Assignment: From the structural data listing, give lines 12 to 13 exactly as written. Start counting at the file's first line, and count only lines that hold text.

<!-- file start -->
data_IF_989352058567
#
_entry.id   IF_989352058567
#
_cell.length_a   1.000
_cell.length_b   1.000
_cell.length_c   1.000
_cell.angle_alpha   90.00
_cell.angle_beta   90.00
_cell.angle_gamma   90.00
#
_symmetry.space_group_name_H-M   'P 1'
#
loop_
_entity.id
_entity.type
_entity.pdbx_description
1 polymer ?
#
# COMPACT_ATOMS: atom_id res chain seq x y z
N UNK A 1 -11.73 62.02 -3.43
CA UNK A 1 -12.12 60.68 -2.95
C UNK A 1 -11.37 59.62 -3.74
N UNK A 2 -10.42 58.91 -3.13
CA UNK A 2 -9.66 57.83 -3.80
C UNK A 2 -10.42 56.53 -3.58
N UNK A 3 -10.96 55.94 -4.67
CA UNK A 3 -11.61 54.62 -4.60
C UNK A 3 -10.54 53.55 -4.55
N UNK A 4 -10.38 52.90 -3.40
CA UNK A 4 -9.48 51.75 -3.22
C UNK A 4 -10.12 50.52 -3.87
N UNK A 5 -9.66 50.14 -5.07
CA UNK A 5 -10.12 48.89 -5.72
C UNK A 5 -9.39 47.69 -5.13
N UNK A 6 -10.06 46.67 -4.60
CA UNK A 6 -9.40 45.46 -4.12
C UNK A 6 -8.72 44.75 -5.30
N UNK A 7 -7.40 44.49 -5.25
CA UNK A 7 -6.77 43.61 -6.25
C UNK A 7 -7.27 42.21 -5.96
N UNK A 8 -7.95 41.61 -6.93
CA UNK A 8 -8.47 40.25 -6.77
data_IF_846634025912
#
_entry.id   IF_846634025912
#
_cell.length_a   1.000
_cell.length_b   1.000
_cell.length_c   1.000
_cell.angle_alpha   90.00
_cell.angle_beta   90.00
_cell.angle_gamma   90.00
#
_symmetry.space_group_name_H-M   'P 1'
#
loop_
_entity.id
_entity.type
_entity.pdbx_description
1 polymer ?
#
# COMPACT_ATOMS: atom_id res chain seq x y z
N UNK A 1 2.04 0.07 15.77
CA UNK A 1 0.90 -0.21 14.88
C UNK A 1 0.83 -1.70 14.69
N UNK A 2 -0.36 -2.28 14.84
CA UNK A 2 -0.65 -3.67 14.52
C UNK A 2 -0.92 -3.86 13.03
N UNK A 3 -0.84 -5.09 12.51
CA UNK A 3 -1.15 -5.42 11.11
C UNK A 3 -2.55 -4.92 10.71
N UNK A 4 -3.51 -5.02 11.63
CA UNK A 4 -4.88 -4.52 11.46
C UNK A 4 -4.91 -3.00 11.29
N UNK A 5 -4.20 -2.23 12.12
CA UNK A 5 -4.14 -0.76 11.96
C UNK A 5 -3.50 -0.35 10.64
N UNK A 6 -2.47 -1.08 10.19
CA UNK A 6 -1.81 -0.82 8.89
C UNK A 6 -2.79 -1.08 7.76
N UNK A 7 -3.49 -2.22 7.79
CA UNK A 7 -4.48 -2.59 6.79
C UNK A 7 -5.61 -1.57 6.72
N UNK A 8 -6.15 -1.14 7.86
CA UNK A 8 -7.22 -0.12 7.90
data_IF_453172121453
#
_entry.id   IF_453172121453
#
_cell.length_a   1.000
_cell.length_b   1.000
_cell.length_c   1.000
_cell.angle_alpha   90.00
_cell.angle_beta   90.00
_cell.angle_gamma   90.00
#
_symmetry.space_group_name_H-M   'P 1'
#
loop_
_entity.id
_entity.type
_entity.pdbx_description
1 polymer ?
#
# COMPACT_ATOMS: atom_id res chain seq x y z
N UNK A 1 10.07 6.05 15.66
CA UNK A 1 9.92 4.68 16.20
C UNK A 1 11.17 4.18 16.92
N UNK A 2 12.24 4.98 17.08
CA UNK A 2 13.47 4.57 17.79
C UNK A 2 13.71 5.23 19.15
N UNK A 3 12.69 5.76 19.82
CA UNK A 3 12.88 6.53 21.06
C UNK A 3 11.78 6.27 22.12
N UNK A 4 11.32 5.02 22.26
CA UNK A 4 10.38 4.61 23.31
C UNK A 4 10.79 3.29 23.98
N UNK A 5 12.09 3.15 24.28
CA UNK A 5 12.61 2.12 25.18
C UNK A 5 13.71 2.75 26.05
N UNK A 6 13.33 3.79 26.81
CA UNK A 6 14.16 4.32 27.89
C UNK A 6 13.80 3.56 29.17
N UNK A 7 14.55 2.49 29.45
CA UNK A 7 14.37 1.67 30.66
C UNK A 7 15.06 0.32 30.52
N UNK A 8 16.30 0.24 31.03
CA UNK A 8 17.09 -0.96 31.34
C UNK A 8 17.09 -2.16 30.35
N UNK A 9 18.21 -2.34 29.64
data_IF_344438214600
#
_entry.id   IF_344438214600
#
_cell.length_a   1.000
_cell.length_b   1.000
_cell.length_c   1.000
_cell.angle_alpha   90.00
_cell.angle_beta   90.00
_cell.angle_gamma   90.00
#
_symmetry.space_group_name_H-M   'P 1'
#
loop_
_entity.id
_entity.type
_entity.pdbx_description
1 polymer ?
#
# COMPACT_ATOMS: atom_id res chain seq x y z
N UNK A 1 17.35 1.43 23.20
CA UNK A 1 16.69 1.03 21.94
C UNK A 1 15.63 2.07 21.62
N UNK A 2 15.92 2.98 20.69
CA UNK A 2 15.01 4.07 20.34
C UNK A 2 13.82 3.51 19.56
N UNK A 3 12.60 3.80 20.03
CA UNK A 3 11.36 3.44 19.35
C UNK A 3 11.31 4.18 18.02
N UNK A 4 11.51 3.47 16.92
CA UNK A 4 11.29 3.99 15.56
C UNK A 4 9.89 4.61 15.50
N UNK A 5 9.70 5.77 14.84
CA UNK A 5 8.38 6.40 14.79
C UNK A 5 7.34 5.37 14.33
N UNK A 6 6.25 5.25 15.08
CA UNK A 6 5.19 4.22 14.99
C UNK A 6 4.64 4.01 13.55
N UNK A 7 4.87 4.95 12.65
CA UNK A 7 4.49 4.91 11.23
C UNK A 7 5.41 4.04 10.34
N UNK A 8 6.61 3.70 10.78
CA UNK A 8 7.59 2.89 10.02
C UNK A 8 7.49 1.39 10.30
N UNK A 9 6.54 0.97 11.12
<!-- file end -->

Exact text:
_symmetry.space_group_name_H-M   'P 1'
#